One man’s home is truly another’s holiday.
Or is a holiday just a state of heart?
I’m exiting the airport back from my North-East adventure to the afternoon chill of December Delhi. The luggage feels lighter even though it’s heavier from the trip. As I seat myself in the taxi, the driver asks me about my destination. By force of habit, I almost give him my home address.
This time though, something within me has changed and I reply ‘Qutub Minar’ instead. The taxi-driver looks at me strangely for wanting to head straight to a monument from the airport, especially with all that baggage.
Soon enough, he can’t help but ask, ‘So, where you from?’
My inner child can’t help but smile.
Words circa 2013
Behind every successful day in Old Delhi (7 min read)
They say, if you dig deep enough, you discover portals into the past. If you were to dig deep in Old Delhi though, you’d discover a portal into the future. Of course, you don’t have to, because a brave army of engineers already did that for you in early-2000s. And gloriously materialised India’s deepest Metro station at Chawri Bazaar. This futuristic terminal is buried a good 100 feet in the Delhi underbelly and is a shiny foil to the bustling Mughal-era market that lies above. Quite how the Delhi Metro Rail Corporation (DMRC) managed to make the old and the new worlds meet this way, is a story for another time altogether.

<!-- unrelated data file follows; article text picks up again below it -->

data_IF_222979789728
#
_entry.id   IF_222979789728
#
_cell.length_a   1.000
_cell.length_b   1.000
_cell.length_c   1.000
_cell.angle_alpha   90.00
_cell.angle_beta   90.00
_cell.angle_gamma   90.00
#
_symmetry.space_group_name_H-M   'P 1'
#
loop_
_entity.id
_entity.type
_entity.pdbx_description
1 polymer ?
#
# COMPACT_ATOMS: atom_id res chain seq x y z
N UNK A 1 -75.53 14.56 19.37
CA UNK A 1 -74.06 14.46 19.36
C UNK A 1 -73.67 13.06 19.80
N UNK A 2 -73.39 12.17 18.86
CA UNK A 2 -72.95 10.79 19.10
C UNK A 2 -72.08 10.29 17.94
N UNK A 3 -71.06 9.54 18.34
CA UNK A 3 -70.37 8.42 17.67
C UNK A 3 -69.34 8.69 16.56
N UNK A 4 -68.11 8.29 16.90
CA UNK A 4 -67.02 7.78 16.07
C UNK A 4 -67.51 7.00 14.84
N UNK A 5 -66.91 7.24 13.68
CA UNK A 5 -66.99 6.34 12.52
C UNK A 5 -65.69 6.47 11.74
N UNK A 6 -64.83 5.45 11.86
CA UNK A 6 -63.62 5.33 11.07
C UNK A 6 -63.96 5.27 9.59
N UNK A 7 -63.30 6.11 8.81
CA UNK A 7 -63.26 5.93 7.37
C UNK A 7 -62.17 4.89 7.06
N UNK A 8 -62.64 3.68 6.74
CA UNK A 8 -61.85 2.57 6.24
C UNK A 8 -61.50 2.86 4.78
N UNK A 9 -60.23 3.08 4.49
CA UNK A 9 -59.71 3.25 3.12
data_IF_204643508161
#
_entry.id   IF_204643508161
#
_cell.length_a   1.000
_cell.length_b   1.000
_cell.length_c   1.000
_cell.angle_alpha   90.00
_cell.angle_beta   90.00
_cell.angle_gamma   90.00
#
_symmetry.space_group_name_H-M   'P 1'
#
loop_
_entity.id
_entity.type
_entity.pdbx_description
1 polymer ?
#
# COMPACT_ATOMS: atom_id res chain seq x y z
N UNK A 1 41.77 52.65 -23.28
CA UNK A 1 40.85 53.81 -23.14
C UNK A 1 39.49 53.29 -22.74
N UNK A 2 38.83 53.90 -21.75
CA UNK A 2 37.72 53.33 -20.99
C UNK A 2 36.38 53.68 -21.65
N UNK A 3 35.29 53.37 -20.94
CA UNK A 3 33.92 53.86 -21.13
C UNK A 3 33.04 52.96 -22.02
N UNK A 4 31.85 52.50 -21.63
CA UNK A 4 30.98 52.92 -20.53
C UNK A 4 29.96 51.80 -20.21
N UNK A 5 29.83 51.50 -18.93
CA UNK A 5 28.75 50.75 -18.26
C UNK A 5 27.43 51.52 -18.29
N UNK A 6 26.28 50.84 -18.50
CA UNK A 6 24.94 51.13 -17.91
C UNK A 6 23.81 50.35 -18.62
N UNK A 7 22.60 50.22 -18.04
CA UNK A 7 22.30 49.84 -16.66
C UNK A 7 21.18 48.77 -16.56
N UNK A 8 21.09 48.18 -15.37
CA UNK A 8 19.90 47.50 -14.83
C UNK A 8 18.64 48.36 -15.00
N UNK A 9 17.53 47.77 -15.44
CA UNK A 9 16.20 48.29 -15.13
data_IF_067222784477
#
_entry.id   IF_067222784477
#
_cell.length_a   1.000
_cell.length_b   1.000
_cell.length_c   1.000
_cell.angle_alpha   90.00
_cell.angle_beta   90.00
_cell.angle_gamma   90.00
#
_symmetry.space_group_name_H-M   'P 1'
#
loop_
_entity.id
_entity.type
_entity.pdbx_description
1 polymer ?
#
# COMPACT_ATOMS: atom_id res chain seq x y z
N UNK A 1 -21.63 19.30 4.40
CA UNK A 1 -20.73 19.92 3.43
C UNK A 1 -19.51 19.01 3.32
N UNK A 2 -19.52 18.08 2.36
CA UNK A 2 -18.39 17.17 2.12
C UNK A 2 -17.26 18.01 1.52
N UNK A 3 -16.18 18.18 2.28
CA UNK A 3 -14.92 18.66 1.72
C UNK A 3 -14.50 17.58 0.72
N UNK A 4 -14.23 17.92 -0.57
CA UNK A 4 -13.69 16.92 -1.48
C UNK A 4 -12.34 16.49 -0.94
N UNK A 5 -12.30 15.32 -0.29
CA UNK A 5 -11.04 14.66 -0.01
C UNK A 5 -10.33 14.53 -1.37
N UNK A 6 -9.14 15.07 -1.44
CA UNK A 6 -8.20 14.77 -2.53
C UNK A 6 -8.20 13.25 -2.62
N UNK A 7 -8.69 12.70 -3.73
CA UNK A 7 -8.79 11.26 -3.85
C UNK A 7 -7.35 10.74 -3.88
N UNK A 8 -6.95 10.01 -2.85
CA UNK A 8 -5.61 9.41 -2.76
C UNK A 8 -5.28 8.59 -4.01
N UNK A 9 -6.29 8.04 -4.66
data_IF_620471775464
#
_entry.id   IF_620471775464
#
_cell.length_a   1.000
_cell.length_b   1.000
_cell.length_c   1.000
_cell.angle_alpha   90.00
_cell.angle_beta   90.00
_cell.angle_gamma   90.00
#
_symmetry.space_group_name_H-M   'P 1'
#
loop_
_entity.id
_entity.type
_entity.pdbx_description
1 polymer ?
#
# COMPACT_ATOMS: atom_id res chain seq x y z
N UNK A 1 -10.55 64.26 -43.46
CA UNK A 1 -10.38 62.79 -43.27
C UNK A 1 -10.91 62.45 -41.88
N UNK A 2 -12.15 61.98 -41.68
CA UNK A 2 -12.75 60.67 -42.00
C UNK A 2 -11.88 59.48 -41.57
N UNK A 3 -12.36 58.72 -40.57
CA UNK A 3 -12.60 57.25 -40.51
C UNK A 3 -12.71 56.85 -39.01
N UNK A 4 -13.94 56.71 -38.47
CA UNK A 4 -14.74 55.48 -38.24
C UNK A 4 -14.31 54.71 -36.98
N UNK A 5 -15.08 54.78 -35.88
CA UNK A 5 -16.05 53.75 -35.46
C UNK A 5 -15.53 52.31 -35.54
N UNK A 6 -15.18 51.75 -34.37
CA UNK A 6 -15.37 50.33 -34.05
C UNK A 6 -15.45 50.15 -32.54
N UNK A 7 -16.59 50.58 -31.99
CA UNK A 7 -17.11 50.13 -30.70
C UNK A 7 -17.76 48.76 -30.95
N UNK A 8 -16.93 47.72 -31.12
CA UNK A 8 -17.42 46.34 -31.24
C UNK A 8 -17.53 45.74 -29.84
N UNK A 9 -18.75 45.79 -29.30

Just then, a lady with an electric voice asks me to ‘Please mind the gap’ and snaps me out of my reverie. My early-hour train has just swished into place at the dreamy Chawri Bazaar Metro stop. As I make my way up the three storeys to the exit, the first note of horsey musk starts making its way inside. I’ve successfully logged into the grit of Old Delhi.
I’ve only logged out of my sweet winter slumber to work on a photologue about Old Delhi before it gets down to the business of the day. The day before the day. How often does one get to see the Old Delhi that lies in the space between its people?